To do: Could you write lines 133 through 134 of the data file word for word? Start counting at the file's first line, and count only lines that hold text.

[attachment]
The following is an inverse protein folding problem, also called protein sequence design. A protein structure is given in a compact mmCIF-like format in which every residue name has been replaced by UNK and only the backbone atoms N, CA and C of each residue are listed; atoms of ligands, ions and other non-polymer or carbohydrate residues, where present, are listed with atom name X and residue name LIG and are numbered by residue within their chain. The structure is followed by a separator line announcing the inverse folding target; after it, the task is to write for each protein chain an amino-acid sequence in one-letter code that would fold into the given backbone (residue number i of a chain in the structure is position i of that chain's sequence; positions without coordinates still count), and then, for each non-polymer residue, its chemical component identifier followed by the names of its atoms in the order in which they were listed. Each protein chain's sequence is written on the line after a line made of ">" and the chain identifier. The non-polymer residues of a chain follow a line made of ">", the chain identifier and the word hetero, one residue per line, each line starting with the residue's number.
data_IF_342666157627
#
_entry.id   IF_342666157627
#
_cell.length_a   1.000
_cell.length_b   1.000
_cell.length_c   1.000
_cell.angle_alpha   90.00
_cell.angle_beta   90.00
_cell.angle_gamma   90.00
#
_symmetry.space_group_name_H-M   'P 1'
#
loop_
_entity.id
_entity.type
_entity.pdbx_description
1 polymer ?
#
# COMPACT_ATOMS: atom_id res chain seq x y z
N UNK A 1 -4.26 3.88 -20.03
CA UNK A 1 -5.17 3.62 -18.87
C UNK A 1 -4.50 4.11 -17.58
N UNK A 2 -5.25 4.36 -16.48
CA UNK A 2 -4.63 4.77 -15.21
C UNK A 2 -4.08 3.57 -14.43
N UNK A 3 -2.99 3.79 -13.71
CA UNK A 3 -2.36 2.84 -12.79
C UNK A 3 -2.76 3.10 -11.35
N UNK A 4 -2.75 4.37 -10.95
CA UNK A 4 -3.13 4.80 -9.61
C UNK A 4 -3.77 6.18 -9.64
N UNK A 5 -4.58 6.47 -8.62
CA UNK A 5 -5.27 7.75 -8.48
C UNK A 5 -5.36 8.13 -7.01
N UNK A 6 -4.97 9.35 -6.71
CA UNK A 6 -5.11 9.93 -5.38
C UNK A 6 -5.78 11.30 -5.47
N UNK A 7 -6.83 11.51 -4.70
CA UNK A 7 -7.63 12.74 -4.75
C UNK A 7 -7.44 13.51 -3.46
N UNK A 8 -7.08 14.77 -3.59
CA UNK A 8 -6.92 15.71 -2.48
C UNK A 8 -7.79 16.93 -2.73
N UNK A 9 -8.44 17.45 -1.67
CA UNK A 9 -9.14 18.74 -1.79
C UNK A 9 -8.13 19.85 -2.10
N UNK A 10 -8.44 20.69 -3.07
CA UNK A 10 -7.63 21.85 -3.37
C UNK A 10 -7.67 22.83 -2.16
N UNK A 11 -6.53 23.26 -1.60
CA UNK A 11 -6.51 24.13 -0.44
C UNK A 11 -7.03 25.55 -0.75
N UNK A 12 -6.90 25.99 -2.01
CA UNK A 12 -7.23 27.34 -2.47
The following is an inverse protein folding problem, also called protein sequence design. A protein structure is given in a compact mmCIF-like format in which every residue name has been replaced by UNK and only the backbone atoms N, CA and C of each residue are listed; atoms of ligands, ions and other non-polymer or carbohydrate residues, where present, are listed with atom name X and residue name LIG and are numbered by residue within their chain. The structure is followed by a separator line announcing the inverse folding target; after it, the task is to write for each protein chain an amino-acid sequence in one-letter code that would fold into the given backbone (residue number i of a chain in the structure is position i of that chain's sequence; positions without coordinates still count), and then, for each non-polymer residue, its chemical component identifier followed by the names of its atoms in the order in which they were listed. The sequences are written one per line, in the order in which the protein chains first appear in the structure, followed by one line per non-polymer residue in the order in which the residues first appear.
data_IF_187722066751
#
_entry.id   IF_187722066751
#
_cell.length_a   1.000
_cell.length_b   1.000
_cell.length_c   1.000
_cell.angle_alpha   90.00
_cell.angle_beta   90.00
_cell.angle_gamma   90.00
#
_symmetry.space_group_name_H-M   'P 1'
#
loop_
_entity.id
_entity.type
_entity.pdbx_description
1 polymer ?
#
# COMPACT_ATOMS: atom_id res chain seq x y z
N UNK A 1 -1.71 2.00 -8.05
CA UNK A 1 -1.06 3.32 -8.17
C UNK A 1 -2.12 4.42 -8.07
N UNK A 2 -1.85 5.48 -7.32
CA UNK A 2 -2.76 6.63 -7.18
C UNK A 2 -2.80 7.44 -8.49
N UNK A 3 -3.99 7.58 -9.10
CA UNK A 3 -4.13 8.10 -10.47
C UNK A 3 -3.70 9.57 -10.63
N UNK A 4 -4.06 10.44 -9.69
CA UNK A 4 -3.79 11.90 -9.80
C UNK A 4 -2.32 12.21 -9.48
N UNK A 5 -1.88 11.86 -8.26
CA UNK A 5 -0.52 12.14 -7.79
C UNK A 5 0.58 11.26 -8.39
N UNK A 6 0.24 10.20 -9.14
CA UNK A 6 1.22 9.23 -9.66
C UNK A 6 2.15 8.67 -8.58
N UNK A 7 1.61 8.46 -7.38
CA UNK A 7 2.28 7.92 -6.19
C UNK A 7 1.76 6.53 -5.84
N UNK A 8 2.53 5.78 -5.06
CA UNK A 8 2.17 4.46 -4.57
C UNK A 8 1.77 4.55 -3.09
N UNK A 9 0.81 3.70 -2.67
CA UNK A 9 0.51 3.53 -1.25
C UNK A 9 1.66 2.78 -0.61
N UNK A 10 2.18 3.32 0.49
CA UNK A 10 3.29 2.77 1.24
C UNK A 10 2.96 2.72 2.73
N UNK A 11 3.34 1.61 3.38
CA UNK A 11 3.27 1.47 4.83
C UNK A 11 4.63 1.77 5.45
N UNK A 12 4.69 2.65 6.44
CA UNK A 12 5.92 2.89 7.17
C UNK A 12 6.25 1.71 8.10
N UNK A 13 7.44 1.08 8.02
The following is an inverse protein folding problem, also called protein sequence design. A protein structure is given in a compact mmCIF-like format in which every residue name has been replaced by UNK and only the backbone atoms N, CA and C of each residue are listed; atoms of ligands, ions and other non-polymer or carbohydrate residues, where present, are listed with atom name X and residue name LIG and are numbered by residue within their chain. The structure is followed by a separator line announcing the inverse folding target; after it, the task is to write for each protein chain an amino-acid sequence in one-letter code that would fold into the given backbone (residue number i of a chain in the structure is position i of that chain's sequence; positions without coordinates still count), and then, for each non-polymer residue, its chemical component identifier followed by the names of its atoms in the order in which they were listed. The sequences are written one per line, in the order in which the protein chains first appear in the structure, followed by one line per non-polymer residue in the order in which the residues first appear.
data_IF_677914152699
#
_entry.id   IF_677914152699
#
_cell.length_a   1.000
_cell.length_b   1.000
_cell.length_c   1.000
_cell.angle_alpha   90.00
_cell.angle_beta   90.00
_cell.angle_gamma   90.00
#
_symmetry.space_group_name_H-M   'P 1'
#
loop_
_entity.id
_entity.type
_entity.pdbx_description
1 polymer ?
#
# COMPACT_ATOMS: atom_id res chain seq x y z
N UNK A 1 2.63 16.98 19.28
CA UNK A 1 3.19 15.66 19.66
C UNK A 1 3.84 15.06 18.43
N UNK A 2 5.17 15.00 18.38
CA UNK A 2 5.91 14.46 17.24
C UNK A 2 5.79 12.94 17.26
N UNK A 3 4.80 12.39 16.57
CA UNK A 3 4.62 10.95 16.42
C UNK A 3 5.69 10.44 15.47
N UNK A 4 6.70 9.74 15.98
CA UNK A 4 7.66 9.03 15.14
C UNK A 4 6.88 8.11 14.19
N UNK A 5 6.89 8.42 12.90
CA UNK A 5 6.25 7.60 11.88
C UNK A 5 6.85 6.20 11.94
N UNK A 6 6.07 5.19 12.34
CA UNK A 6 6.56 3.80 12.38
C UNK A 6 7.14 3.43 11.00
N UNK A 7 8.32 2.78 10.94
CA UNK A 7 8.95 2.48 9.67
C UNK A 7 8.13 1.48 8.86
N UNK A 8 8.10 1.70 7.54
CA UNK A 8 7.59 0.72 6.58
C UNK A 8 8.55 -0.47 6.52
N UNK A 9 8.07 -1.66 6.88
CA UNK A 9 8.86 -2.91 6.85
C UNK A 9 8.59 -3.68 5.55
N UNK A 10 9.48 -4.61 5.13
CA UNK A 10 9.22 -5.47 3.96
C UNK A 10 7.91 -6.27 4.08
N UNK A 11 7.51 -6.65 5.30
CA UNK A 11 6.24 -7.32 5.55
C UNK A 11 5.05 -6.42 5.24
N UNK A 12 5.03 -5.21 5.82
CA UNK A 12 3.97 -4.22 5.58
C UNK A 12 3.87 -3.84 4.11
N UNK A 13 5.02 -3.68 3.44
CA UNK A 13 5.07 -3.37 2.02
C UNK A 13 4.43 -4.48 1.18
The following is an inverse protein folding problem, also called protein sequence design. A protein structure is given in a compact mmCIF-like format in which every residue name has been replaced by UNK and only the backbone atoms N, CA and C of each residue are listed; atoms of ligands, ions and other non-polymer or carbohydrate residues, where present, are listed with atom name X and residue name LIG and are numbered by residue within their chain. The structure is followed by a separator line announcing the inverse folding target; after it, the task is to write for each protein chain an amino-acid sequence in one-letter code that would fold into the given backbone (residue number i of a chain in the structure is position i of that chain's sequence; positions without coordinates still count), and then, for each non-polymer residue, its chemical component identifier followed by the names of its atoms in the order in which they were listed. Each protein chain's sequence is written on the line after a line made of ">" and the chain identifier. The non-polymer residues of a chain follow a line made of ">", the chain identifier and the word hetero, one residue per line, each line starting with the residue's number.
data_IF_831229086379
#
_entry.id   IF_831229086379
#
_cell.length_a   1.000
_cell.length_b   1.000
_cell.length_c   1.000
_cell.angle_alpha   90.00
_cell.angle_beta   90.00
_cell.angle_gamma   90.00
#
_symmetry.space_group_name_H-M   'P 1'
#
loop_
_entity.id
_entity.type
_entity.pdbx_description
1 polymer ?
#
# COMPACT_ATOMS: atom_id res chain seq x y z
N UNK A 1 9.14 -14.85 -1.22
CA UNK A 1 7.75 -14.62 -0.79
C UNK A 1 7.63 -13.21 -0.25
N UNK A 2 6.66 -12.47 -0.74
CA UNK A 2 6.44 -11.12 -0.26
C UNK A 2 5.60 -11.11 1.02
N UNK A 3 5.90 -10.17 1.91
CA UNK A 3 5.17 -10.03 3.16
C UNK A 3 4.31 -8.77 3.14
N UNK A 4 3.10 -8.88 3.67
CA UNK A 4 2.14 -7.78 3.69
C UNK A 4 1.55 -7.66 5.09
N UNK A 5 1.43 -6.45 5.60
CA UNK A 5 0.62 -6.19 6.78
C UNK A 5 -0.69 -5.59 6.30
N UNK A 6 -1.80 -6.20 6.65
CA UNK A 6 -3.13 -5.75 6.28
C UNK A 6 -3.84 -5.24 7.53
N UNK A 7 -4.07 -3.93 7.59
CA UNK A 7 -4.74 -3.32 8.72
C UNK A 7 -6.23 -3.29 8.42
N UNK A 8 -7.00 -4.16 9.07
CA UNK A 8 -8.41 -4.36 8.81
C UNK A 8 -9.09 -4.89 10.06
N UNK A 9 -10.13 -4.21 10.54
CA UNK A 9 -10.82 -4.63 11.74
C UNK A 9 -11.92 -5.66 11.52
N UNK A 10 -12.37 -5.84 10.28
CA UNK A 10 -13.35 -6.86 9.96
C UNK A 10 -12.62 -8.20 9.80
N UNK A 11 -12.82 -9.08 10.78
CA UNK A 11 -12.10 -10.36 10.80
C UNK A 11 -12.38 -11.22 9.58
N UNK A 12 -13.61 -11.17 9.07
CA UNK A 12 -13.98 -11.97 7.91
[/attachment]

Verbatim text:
1 polymer ?
#